The paper industry contributes about 1% of total emissions, but it needs assistance to reduce this.
Paper recycling is arguably the most familiar technique to “go green” or “be eco-friendly” for many people. (Or, perhaps, its elderly office cousin: “Think about a tree before printing this email.”) One method for assessing the environmental advantages of such initiatives is to look at greenhouse gas emissions. So, how does paper recycling fare in this department?
Because of the manner paper products are created, this is a more interesting subject than it seems. The process of making paper is usually fueled by “black liquor,” an organic sludge byproduct with certain beneficial characteristics. Because the carbon you emit into the air began in the air, burning it for heat and power to run the mill is roughly carbon neutral (before a temporary stint as tree stuff). As a result, if your recycling process produces CO2 as it creates new paper, recycling may actually increase emissions.
A new study lead by Yale University’s Stijn van Ewijk attempts to do the math on this, using realistic scenarios over the next few decades. They analyze whether increasing paper recycling makes it easier or harder to meet emissions limits that keep global warming below 2 degrees Celsius.
The researchers begin by forecasting rising worldwide paper demand, which will be fueled in part by less-developed countries’ increased usage of packaging. They then use this information to create three scenarios for each stage of the paper life cycle. The first scenario maintains existing trends in energy mix and landfill management, while the second and third scenarios indicate more aggressive attempts to clean up electric grids and cut emissions. The percentage of paper recycled is expected to double by 2050, according to these future forecasts.
Let’s begin with the year 2012
They calculated worldwide emissions related with paper for 2012 as a baseline. This includes emissions from energy used to extract wood, produce paper, manufacture paper products, recycle paper, and dispose of paper in landfills or incineration plants (all of which create greenhouse gases). In 2012, the paper life cycle accounted for around 1.2 percent of total global emissions, according to the study.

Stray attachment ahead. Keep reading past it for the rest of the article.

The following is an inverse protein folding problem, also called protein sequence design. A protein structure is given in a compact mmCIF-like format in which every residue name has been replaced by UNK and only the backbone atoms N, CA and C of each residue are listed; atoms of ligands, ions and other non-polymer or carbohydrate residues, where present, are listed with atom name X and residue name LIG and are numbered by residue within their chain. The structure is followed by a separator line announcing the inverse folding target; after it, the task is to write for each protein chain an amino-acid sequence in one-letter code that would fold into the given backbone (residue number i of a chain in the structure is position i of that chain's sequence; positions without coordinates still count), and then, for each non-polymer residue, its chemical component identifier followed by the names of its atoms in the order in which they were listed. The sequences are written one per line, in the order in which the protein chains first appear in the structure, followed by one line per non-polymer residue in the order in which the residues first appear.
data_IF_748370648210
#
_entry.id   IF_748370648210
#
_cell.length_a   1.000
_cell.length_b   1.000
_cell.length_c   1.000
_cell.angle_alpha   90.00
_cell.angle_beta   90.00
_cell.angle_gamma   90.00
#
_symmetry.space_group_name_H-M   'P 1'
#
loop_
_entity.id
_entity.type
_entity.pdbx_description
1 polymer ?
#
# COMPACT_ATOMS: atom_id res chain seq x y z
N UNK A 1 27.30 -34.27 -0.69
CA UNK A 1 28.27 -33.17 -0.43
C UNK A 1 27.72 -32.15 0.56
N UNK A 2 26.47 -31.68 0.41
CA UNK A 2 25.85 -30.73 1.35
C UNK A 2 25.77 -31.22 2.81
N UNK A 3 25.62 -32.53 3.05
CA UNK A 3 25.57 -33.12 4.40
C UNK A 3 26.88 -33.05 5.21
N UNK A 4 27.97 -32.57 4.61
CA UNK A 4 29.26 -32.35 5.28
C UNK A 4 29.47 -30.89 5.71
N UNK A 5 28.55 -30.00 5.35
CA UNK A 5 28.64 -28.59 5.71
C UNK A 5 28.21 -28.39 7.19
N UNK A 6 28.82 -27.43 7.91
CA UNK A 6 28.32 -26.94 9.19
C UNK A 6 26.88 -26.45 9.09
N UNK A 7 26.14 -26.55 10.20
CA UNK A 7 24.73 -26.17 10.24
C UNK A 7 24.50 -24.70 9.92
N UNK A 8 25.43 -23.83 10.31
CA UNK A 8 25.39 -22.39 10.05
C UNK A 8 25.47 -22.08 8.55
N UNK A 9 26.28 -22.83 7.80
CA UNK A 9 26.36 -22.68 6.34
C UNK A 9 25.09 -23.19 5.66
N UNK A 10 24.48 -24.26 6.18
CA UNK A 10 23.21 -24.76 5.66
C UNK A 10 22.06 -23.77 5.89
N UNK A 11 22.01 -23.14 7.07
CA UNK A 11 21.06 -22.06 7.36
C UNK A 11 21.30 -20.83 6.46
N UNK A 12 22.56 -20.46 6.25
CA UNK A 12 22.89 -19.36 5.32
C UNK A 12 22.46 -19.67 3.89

There are a few simplifying assumptions at work here. One is that instead of trying to divide up paper manufacturing locally, the researchers just use worldwide averages for things like emissions from the electric grid. This is partly due to their desire to provide a broad response to the consequences of recycling. The other assumption is that the paper business has no effect on the amount of carbon in forests, whether it recycles or not. That may seem unusual, but the concept is that it is more dependent on how forestry is carried out. It is possible to harvest trees for paper sustainably or irreversibly And, depending on other factors of deforestation, reducing virgin material demand for paper may or may not result in more carbon remaining in forests. All of those concerns have been pushed aside.
The findings demonstrate that doubling the rate of recycling while increasing overall production in 2050 will result in somewhat more emissions than the 2012 baseline, even with a moderately cleaner energy system. Significant carbon reductions might be attainable with more aggressive improvements across the board.
public service announcement.
To put it another way, meeting the 2°C warming objective necessitates further advances in energy-supplying recycling activities and garbage management. Changing from virgin paper production (which uses carbon-neutral fuels) to recycling operations that utilize fossil fuel energy keeps emissions at the same level.
The results can be broken down into different components to see what’s going on. If nothing else changed since 2012, maximizing paper recycling would raise the paper industry’s emissions. However, reducing emissions from fuels consumed for heat (and/or cleaning up the grid) has a significant impact on the industry’s carbon footprint. Reduced emissions from paper that does wind up in landfills (by catching methane and burning it to produce electricity) would have a huge impact as well.
If you’re just concerned with lowering greenhouse gas emissions, paper recycling isn’t the way to go. Rather, you concentrate on the issues around paper recycling (and many other things). However, if those goals are met, greater paper recycling is completely compatible with global emissions targets. The researchers estimate that emissions from the paper industry might be slightly less than zero in the scenario with the most dramatic improvements. That is, the expanding number of paper products in use represents a bit more carbon than was released in their manufacture.
Of course, there are advantages to paper recycling that go beyond reducing greenhouse gas emissions. It should, in theory, aid in the reduction of deforestation and habitat loss, as well as improve the bottom line for emissions. There are no silver bullets for sustainability, but this study indicates that paper recycling can at least be part of the solution.